Valve’s Portal could have just been a puzzle game set in a Cube-esque nightmare, but instead it elevated itself above the genre with its subtle narrative that had you play Chell, a silent woman escaping a malicious AI.
The sequel could have been a re-tread, why change a winning formula? But this is Valve, and Portal 2 is not a repeat but an evolution of everything that featured in the first chapter of Chell’s epic struggle against Aperture Science and their mind-taxing puzzles.
This darkly satirical sci-fi goes beyond mere puzzle antics, sending the player on a strong narrative. Picking up in the aftermath of Portal, you play the unfortunate Chell waking from suspended animation and having to contend with puzzles in destroyed environments with the help of a humorous spherical robot called Wheatley, voiced by the hilarious Stephen Merchant.
Not only are you dealing with puzzles in new environments, with new features implemented (such as the ability to create bridges, and utilise multi-coloured goop), but the narrative has you learning more about Aperture Science itself, with a particularly effective sequence throwing old school puzzle rooms replete with smarmy voice over by J.K. Simmons from the 50s to the 70s.
As you are forced to solve puzzles to escape the ridiculously mammoth complex, you will contend with shifting alliances, and face your nemesis GLaDOS who this time is fleshed out even more. Valve deserve kudos for not stretching out the mysteries in annoying JJ Abrams fashion, or even Valve’s own elusive G-Man. This time we get clear answers to the most pressing questions gamers have in mind when they think of Portal.
Who the hell are Aperture Science, where did they come from, what are they about, who is GLaDOS and why is she so crazy? The only question that isn’t answered is who is Chell, but strangely enough through our avatar’s interaction with Wheately and GLaDOS we do get a vague impression of what kind of person she is. Through our determination to get out of Aperture Science, we learn Chell’s determination. It’s very strange, but this mute character we only catch brief glimpses of is somehow a viable character. I’d say one of the best female characters in gaming, for all the crap she has to put up with, using her intelligence and determination to accomplish her goals.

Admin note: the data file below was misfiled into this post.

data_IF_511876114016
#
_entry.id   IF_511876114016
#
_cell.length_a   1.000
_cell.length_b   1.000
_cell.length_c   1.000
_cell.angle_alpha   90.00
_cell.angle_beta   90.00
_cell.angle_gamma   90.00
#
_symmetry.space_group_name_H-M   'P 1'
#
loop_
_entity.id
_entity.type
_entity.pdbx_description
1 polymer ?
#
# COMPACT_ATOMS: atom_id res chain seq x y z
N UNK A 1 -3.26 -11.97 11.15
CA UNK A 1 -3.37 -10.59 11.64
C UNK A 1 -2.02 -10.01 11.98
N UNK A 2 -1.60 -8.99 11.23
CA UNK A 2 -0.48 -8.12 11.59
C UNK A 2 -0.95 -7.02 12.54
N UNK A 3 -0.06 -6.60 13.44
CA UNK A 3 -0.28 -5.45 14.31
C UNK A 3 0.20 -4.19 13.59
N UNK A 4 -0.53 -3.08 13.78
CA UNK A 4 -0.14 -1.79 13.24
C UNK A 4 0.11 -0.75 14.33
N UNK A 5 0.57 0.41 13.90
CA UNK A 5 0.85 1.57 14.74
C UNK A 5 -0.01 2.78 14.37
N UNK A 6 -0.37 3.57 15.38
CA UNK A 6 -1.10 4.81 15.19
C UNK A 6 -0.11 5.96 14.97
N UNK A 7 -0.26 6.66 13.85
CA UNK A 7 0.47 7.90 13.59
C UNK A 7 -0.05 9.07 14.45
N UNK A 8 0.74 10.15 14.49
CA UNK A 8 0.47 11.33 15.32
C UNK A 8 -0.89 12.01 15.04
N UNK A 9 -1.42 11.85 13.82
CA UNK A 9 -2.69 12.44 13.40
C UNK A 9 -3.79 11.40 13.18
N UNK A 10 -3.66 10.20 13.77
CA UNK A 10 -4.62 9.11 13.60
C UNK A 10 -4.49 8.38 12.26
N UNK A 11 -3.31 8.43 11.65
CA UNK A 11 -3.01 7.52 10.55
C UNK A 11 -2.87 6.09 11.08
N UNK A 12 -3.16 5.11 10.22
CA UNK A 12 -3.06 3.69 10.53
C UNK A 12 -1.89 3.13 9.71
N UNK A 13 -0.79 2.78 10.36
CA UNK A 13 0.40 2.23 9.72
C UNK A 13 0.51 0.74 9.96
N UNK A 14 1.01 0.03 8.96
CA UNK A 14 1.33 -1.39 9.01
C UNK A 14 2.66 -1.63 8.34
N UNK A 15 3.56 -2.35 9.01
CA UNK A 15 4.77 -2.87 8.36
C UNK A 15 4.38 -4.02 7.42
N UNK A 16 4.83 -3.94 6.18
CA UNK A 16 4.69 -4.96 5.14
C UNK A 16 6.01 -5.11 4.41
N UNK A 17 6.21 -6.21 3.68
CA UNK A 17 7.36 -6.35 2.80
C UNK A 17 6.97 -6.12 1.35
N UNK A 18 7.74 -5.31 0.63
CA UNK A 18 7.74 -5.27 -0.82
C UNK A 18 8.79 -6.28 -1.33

By the time the game reaches its absolutely brilliant and epic climax, I was pumping my fist in the air. It’s a real crowd-pleasing moment, and totally unlike what you’d expect from a game that’s on the surface about a character solving puzzles to escape a subterranean environment.
Speaking of the environment, it’s as surreal and utilitarian as ever, though with the added factor of the previous game’s climax having caused large scale destruction that is still in the process of being repaired.
The creepy frosted windows of in-accessible offices are ever-present, making you paranoid and strangely hopeful that a human might be inside observing you. You start to pine for Half-Life’s G-Man to briefly appear.
At some point the game begins to tease you with escape. Every time you stumble upon an elevator shaft leading to the surface, it’s unfortunately out of order. This happens repeatedly, it’s maddening, but continually sustains the tension, and your desire for fresh air and blue skies. You have to believe these things still exist up there.
The level designs get creepier and creepier, and are reminiscent of Tsutomu Nihei’s manga, especially Blame. Dark foreboding impossible structures, barren of life.
The structure is so vast and far-reaching, my mind would start wondering where the dead bodies were, surely there would be skeletons or uniforms, etc. Just a small detail, but I would have appreciated a few remnants of life other than inanimate objects and graffiti.
This game ultimately does what I wish TV show Lost would have, which is to descend into creepy dated laboratories with active experiments. Unfortunately Lost discarded with the Dharma Initiative, and went the fantasy route in the end. With Portal, Chell falls far below to the earliest buildings in Aperture Science’s history, and as we climb back up level by level we see the evolution of the company from the the 50s to 70s, the furniture and font in posters reflecting the era.
Portal 2 is a gaming experience unlike any other, except perhaps its predecessor, and amps everything to the max. The humour is constant and often laugh-out-loud funny, in fact I can’t stress how much I appreciate humour in a game, this current era has a dearth of laughs, everyone wants to be dark and edgy. The puzzles are tough enough to get you to work your brain, but not tough enough to send you to Google, truly. Every time I solved a puzzle I’d feel smarter for it. Thanks Valve!